The work of preparing our hearts and minds for eternity is a lot tougher than buying Aunt Suzie the right color sweater.  During Advent, Church readings include the eschaton: the first coming of the Lord as the Christ-child to His second coming in eternity.  Yet Advent is also very personal about our spiritual journey.  How do you experience Advent?  When did you accept that God loves you, forgives you and wants you to live with him in joy forever?  Advent is realizing God calls us by name, and accepting that God considers us as his bundle of love.

Advent is also a season of hope – a joyful waiting for the Lord to be present in our lives.  In Advent, God is both victor and savior.  He is a consoler and messenger.  He comes once in human innocence.  He comes again in divine glory.

In the very early church, the great Saint Cyril of Jerusalem talked about this theme of Advent.  Consider his words for meaning in your life.

“We do not preach one coming of Christ but a second as well, more glorious than the first.  The first coming was marked by the patience of giving birth to an innocent child.  The second coming will bring the crown of a divine kingdom and eternal ruler.  In the first coming, he was wrapped in swaddling clothes.  At his second coming, he will be clothed in light as a garment.  In his first coming, he endured the cross, despising the shame.  In the second coming, he will be in glory, escorted by an army of angels.  At his first coming, we said, blessed is he who comes in the name of the Lord.  In the second coming, we shall say it again with the angels in adoration.  Blessed is he who comes in the name of the Lord!” (Pierce, 2022).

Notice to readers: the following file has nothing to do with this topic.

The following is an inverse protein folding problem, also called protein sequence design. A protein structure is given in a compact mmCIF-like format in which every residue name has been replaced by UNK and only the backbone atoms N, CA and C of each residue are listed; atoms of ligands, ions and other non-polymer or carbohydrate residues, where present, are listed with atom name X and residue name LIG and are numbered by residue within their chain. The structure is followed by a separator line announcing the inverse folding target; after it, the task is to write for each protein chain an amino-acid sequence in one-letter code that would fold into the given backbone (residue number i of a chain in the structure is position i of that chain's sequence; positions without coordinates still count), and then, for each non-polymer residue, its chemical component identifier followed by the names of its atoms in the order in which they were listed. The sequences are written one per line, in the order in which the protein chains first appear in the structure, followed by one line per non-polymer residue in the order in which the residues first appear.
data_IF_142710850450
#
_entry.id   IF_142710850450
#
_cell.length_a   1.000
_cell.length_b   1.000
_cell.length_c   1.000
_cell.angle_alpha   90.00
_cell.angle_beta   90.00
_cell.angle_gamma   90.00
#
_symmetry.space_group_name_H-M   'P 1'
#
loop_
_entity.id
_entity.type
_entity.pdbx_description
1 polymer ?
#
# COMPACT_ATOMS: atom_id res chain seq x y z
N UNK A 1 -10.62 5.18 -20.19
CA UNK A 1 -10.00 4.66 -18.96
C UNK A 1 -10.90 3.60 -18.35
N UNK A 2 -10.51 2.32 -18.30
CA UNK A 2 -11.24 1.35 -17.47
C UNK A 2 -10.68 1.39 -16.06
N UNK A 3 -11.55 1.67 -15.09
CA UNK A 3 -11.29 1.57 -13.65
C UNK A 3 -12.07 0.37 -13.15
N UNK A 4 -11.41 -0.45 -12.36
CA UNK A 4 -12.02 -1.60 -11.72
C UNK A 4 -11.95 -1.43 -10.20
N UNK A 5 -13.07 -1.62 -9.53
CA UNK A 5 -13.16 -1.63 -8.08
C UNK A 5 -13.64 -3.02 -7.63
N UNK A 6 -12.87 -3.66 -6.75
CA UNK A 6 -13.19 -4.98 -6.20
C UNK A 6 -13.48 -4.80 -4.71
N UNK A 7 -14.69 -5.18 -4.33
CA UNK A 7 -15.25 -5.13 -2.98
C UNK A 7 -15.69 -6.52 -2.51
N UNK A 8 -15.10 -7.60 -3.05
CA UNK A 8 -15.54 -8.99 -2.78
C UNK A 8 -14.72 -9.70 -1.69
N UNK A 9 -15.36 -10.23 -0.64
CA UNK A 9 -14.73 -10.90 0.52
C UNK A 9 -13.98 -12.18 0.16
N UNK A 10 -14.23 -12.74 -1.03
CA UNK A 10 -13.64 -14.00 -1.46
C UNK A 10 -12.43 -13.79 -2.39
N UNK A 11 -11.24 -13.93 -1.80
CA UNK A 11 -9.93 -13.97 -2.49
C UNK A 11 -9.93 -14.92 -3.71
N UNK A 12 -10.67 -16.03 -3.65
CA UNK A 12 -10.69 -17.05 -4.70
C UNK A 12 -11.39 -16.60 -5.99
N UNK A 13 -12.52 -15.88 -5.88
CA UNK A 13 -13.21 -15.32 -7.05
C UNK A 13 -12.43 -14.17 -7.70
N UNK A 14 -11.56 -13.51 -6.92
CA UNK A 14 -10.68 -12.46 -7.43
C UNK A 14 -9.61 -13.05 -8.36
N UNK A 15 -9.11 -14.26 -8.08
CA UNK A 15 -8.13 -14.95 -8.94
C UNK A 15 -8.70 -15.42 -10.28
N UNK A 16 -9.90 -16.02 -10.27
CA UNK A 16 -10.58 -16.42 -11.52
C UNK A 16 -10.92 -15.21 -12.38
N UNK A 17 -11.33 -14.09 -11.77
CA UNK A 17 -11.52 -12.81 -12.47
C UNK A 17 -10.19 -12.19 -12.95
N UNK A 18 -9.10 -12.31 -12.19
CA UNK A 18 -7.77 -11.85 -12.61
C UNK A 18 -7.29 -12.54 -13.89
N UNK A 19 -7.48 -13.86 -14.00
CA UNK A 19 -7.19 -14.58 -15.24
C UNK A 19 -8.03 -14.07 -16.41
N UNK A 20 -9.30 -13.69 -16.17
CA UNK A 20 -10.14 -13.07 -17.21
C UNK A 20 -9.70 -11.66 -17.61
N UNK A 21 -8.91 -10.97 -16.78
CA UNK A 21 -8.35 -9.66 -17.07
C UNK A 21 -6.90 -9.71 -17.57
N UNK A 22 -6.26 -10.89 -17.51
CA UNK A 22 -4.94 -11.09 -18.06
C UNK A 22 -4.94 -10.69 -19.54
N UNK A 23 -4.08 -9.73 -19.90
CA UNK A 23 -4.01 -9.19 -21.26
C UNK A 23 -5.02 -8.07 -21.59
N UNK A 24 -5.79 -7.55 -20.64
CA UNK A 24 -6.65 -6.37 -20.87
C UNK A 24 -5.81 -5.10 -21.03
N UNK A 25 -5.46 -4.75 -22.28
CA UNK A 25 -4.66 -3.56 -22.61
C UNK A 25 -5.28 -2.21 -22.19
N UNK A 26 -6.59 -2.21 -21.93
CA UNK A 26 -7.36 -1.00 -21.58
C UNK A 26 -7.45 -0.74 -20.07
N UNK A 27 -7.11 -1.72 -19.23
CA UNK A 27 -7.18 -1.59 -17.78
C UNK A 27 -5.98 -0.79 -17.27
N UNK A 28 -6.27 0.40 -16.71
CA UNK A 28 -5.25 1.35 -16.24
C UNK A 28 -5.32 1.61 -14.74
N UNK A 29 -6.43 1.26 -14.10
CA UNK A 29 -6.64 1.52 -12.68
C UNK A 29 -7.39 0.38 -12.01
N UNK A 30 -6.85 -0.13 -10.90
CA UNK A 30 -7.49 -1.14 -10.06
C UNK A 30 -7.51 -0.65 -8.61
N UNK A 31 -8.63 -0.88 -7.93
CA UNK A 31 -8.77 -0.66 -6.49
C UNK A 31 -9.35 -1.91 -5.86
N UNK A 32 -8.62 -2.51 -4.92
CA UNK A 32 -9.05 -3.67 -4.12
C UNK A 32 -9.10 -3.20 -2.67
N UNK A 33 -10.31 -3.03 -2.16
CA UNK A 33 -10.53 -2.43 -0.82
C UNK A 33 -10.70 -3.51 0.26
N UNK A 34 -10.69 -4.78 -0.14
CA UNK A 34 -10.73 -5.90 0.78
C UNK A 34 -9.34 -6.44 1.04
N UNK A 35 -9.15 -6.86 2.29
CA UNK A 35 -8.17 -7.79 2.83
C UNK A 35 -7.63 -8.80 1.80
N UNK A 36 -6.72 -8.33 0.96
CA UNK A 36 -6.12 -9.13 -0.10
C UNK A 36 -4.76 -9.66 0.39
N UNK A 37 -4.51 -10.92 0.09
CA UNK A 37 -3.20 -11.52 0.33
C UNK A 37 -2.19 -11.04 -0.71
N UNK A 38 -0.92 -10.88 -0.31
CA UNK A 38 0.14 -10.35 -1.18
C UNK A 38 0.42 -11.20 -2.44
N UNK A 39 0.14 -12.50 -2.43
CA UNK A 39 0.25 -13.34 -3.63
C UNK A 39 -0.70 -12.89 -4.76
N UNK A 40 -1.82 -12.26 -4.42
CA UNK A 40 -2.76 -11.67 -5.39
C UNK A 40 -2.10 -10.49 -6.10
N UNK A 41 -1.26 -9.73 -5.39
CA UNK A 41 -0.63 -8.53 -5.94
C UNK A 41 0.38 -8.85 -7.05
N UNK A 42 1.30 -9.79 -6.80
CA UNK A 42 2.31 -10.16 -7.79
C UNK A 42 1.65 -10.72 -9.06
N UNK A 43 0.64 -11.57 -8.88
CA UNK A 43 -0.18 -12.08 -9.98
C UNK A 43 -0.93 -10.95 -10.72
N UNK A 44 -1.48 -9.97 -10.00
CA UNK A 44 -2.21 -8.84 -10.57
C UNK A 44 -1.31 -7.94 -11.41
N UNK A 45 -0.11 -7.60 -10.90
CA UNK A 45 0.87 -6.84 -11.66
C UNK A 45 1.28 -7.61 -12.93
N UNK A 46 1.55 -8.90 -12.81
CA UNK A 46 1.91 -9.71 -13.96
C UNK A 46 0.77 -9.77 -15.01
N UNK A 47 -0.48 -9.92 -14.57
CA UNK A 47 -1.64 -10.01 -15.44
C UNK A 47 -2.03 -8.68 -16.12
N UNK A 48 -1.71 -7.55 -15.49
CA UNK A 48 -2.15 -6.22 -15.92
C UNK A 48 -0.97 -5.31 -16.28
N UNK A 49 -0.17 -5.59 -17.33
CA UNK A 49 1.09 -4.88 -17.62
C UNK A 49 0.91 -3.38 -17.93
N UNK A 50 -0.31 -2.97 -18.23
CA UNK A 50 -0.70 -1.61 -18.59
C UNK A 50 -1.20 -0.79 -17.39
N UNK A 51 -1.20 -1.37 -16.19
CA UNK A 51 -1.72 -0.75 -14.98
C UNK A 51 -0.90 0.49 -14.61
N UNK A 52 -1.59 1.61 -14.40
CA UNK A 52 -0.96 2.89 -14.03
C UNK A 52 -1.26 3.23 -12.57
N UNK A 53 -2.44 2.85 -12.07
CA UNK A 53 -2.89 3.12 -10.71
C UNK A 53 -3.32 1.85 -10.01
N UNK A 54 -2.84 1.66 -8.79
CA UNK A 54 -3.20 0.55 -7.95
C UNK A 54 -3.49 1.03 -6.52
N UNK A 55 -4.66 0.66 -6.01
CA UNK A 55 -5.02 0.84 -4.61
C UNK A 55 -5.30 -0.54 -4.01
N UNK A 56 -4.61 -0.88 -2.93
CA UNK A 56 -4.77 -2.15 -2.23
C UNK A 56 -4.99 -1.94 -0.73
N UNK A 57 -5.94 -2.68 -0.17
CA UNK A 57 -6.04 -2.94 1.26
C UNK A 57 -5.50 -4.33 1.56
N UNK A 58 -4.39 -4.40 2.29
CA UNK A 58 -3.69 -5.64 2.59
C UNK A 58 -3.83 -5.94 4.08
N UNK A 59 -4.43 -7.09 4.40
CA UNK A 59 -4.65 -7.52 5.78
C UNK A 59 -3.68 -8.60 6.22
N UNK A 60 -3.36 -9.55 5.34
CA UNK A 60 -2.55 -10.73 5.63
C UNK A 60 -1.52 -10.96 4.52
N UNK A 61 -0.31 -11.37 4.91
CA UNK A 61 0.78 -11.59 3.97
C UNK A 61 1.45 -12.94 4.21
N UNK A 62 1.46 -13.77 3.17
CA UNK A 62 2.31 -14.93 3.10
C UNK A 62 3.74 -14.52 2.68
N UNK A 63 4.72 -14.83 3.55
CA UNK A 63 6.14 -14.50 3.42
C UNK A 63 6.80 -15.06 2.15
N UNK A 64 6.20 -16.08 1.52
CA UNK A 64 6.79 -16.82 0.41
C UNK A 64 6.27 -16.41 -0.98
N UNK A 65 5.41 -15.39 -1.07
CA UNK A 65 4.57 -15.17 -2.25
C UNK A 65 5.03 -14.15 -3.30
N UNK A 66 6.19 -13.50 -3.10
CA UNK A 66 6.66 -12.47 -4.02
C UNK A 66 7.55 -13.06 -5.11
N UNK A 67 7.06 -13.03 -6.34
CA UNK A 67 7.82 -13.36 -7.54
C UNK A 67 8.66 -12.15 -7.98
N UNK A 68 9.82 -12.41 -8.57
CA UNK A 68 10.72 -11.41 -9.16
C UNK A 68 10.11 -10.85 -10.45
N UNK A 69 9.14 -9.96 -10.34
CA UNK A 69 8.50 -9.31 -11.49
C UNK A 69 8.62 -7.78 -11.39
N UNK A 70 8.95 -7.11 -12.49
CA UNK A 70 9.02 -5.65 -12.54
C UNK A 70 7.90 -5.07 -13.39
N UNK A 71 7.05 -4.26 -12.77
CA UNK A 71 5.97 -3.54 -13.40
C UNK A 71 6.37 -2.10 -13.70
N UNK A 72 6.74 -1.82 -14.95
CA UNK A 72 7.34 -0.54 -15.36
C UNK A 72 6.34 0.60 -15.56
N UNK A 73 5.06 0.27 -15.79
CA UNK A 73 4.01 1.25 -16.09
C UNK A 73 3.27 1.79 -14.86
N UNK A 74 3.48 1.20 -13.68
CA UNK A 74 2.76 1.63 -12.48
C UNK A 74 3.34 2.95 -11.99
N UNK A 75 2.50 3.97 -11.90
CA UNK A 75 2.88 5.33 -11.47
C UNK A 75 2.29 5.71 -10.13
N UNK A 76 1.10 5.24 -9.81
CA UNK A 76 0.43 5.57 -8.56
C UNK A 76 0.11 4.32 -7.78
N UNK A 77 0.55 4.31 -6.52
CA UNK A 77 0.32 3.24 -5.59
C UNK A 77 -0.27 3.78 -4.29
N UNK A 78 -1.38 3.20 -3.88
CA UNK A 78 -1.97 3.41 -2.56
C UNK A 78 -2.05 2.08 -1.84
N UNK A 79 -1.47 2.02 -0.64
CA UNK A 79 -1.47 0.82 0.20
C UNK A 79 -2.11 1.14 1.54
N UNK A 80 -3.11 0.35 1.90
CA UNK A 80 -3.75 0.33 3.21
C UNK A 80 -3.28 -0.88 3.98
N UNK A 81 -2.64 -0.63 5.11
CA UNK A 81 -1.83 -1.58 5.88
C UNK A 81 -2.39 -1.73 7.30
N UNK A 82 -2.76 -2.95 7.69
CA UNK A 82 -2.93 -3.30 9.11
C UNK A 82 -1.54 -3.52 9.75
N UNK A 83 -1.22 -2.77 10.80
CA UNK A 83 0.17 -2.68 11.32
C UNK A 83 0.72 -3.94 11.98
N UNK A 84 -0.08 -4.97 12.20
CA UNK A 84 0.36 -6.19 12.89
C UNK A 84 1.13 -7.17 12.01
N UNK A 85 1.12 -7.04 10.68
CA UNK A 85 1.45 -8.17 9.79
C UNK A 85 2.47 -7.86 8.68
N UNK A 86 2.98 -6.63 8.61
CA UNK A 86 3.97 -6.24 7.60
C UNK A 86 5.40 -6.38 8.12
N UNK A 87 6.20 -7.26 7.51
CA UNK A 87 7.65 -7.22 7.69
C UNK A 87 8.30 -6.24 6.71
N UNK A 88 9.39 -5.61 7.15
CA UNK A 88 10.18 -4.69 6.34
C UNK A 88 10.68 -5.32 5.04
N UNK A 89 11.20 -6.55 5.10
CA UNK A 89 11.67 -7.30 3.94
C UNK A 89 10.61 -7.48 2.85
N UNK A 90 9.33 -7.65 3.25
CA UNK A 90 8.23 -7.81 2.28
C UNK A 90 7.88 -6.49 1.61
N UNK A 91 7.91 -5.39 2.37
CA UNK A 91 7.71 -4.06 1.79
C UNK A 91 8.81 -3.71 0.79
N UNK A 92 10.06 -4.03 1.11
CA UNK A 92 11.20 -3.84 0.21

To prepare Him room this season, I suggest these Advent actions:

  • Make maximum use of Church community opportunities like attending liturgy, prayer services, and activities.
  • Be grateful for receiving Jesus in the Sacrament of Communion. Consider the words of the liturgy – “we offer our sacrifice of praise and thanksgiving to you, O Lord” (Rite Two).
  • Make a set time to pray each day.  Place yourself before the Lord just as you are…in the morning, enjoy a cup of coffee with your best Friend reflecting on the scriptures.  In the evening, be present with him in your pajamas and say night prayer.  Allow the Lord to find you at your most real self and influence your spirit through prayerful quiet.  Let the Prince of Peace soften your heart with the oil of gladness.
  • Finally, experience the virtues of charity and hospitality.  Make each card you write a message of love and hope.  Make each gift a symbol of peace and charity.  Open your home to others who may not be as fortunate as you.  Offer prayers of peace and healing for others.

Christian living is about Advent.  We are people who need to make each day a moment of faith, hope and charity.  While we live in today, we realize our past is forgiven.  We live in today as God holds our future in His loving hands.  We are people who live in joyful expectation of eternity. And eternity begins today.  We, the people of Church, are a New Advent.  We come to do His will in this time and place, and we wait in joyful hope for the coming of our Lord and Savior, Jesus Christ.  The great Saint Anselm once prayed: “Lord, let me seek you in desiring you and desire you in seeking you, find you in loving you and love you in finding you.” Let us ready our hearts.  Let us prepare Him room.  Come Lord Jesus.

Reference:

Pierce, A. (2022, Winter). Cyril of Jerusalem and Advent. Advent Meditation. North American Lutheran Seminary. https://www.thenals.org/cyril-of-jerusalem-and-advent